“A dark masterpiece. Rare and beautiful piece of writing by an author with an unpredictable and exceptional command of language and mood.” John J. Staughton, Amazon TOP Reviewer, FIVE stars.

“Echoing notes of Phantom of the Opera, mixed with Raymond Chandler’s Marlowe, and Peter Straub’s Ghost Story, Greylock is a thrilling musical tragedy steeped in lore, mythology, and the madness of composition, leading to a crescendo of epic proportions. Paula Cappa is a gifted author, and this book will have you swooning in the aisles.” —Richard Thomas, author of Disintegration.


Have you met Alexei and Lia?



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Filed under Book Reviews, crime thrillers, fiction, horror blogs, Mt. Greylock, murder mystery, short story blogs, supernatural music, supernatural mysteries, supernatural thrillers

Guessing in the Dark: Lord Peter Wimsey Murder Mystery

The Unsolved Puzzle of the Man With No Face   by Dorothy Sayers (1928)

 Tuesday’s Tale of Terror  July 19, 2016



When was the last time you read an English murder mystery, a jazzy little puzzle, in the suspense style of Agatha Christie? Have you read any of the Lord Peter Wimsey mysteries? He is known as a bon vivant sleuth.


The Unsolved Puzzle of the Man With No Face is not a cozy mystery where a body is found shot in the library. We have a man at the beach, in a swim suit, strangled to death and only one set of footprints, which is determined to be the bare prints of the victim. And his face has been ripped to shreds. Hmmmm….

This case is perfect for the aristocratic detective Lord Wimsey.







Dorothy Sayers, well known as one of the writers of the Golden Age of detective fiction, was a British playwright and scholar, and a good friend of Agatha Christie. She characterized mystery writing as  ”literature of escape.”


Read the short story here at Gutenberg.ca .





Watch a video of Lord Wimsey murder mystery clip. Lord Peter Wimsey was played by Edward Petherbridge, Have His Carcase: A man is found on the beach with his throat cut. And a very pretty lady finds him, Miss Harriet Vane, romantic interest of Lord Peter Wimsey.  Watch it here on YouTube.com (15 minutes) :


Do you have a favorite detective novel?

Favorite murder mystery puzzle that you would like to recommend?

Please feel free to comment!




Other Reading Web Sites to Visit

Slattery’s Art of Horror Magazine

Books & Such   Bibliophilica    Lovecraft Ezine   Parlor of Horror

 HorrorAddicts.net     Horror Novel Reviews    HorrorSociety.com     

Monster Librarian     HorrorNews.net     HorrorTalk.com 

 Rob Around Books      The Story Reading Ape Blog

For Authors/Writers:  The Writer Unboxed



Filed under Book Reviews, crime stories, crime thrillers, fiction, horror blogs, murder mystery, Reading Fiction, short stories, short story blogs, suspense

The Silent Grove

The Idol House of Astarte by Agatha Christie

(The Complete Short Stories of Agatha Christie) 1930s

Tuesday’s Tale of Terror  September 1, 2015




Silent groves can have a curious oppression. The air is often deep—sometimes thickened—not unlike the pervasive atmosphere of cemeteries or the sudden shifting wind one might feel when walking across someone’s grave.

In The Idol House of Astarte, author Agatha Christie brings us a story from the Tuesday Night Club. We are in the home of Miss Marple in St. Mary Mead with her guests a writer, artist, Scotland Yard commissioner, clergyman,  a lawyer and others. Every Tuesday night one person in the group must tell about a real unsolved mystery.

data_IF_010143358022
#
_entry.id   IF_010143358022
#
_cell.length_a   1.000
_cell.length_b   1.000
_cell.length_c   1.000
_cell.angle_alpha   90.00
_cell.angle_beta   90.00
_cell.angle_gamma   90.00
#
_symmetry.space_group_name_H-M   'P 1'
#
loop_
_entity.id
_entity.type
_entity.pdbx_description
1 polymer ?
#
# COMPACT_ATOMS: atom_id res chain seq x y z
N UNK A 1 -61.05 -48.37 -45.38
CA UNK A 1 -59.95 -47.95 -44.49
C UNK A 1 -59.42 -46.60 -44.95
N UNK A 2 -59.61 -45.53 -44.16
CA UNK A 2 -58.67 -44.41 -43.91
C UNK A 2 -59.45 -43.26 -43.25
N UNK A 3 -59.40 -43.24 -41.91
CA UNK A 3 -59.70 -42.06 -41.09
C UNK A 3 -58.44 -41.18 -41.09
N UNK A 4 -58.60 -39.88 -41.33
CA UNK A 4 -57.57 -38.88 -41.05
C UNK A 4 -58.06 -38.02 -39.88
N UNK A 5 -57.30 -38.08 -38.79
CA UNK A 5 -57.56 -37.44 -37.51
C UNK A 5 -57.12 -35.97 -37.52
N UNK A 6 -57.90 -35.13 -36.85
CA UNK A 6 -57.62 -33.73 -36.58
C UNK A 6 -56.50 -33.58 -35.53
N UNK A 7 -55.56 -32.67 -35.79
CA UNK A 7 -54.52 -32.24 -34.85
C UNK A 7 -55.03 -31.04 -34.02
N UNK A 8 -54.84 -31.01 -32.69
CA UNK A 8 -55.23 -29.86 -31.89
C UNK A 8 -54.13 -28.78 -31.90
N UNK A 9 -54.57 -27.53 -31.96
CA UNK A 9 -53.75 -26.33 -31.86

Dr. Pender, the clergyman, tells his story. At the edge of Dartmoor lies the “Silent Grove.” Relics of the stone age in a grove of trees.

“As we entered the grove of trees a curious oppression came over me. I think it was the silence. No birds seemed to nest in these trees. There was a feeling about it of desolation and horror.”

This is the grove of Astarte.

”Sacred rites,’ murmured Diana Ashley. Her eyes had a dreamy far-away look. ‘What were they, I wonder? “


There is a murder and Diana becomes the prime suspect. What evidence will they uncover to solve the crime?




My Tales of Terror blog would not be complete without the master  of crime mystery Agatha Christie. I’ve been burning to post one of her stories here, but few are available in public domain in the U.S. Two novels are public domain, published before 1923: The Mysterious Affair at Styles (1920) and The Secret Adversary (1922). But her short stories? I’ve been searching for months and my persistence paid off.


Read this crime short story The Idol House of Astarte at Kobo.net/book.

There are more of Christie’s short stories at this Kobo link (Ignots of Gold on page 2; The Bloodstained Pavement on page 4; Motive vs. Opportunity on page 5, which I can personally recommend as a fun puzzle; and many more).

More of Christie’s books are available at Kobo.net/AgathaChristie

Kobo.net is an online reading site from Canada with thousands of eBooks, including new releases and the best collection of free public domain and original books.


Agatha Christie as a child. At right with her father Frederick Miller.


[Images: Grove of Olive Trees in Bordighera – Claude Monet.

Figure Amonst the Trees by Jakub Schikaneder. Public Domain.]


Other Reading Web Sites to Visit

Bibliophilica       Lovecraft Ezine     HorrorAddicts.net  

Horror Novel Reviews    Hell Horror    HorrorPalace

HorrorSociety.com        Sirens Call Publications

 Monster Librarian   Tales to Terrify       Spooky Reads

HorrorNews.net     HorrorTalk.com

 Rob Around Books     Sillyverse    The Story Reading Ape Blog

For Authors/Writers:  The Writer Unboxed

Don’t forget to view the INDEX above of more free Tales of Terror classic authors.